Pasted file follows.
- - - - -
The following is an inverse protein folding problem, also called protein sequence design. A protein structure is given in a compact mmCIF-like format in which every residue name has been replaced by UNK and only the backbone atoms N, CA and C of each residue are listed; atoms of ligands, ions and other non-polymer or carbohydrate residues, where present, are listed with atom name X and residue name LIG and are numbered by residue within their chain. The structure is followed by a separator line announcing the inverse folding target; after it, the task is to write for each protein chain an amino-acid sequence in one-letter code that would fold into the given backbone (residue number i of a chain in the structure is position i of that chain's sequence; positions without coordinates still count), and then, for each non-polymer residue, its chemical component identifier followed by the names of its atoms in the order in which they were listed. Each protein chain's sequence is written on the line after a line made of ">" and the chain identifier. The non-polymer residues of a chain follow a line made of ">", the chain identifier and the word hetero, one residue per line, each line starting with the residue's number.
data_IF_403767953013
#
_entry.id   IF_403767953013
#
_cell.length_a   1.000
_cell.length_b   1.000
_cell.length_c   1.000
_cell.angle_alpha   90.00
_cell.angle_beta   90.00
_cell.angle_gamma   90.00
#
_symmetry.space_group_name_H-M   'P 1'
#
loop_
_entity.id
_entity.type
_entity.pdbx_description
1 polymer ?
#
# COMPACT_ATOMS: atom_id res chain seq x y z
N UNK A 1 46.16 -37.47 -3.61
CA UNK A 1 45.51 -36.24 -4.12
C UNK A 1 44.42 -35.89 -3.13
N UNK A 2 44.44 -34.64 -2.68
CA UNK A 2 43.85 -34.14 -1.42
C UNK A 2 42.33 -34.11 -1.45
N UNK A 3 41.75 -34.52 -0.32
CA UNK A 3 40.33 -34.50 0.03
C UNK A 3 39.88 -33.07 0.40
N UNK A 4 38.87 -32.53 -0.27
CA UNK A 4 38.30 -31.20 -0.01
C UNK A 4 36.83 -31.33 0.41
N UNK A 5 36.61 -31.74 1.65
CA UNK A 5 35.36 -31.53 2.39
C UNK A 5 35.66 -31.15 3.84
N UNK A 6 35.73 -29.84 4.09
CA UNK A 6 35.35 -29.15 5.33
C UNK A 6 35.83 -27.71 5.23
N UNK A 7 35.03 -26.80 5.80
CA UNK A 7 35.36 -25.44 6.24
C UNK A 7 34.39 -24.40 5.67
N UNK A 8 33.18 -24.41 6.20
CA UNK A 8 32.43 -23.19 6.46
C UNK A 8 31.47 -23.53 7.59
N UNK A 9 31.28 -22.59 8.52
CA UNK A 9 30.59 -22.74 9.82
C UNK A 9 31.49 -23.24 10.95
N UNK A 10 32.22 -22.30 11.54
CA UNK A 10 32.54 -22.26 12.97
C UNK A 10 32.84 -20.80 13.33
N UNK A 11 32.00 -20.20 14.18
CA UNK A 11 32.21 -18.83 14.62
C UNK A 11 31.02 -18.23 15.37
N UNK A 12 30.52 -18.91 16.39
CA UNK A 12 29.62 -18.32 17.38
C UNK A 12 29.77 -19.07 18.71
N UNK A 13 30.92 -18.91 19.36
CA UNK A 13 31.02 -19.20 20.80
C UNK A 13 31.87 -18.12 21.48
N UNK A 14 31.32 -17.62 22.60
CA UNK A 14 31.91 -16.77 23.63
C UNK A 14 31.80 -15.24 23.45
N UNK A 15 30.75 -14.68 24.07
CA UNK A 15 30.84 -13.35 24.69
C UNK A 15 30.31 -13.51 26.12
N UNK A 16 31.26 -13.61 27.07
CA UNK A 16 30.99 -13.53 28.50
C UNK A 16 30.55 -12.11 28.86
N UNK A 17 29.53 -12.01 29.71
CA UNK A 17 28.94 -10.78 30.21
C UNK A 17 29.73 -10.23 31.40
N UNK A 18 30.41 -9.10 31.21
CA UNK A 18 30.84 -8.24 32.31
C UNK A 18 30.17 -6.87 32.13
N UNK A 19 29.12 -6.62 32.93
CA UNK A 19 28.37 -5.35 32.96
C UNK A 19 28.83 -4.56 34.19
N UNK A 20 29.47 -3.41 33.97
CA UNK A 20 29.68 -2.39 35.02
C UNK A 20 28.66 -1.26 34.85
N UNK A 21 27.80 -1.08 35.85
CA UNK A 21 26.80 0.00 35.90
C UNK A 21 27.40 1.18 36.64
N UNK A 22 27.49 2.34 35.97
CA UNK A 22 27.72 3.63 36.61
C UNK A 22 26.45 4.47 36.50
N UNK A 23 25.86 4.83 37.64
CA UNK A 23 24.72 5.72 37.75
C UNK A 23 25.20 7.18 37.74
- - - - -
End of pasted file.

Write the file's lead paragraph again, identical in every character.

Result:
The following is an inverse protein folding problem, also called protein sequence design. A protein structure is given in a compact mmCIF-like format in which every residue name has been replaced by UNK and only the backbone atoms N, CA and C of each residue are listed; atoms of ligands, ions and other non-polymer or carbohydrate residues, where present, are listed with atom name X and residue name LIG and are numbered by residue within their chain. The structure is followed by a separator line announcing the inverse folding target; after it, the task is to write for each protein chain an amino-acid sequence in one-letter code that would fold into the given backbone (residue number i of a chain in the structure is position i of that chain's sequence; positions without coordinates still count), and then, for each non-polymer residue, its chemical component identifier followed by the names of its atoms in the order in which they were listed. Each protein chain's sequence is written on the line after a line made of ">" and the chain identifier. The non-polymer residues of a chain follow a line made of ">", the chain identifier and the word hetero, one residue per line, each line starting with the residue's number.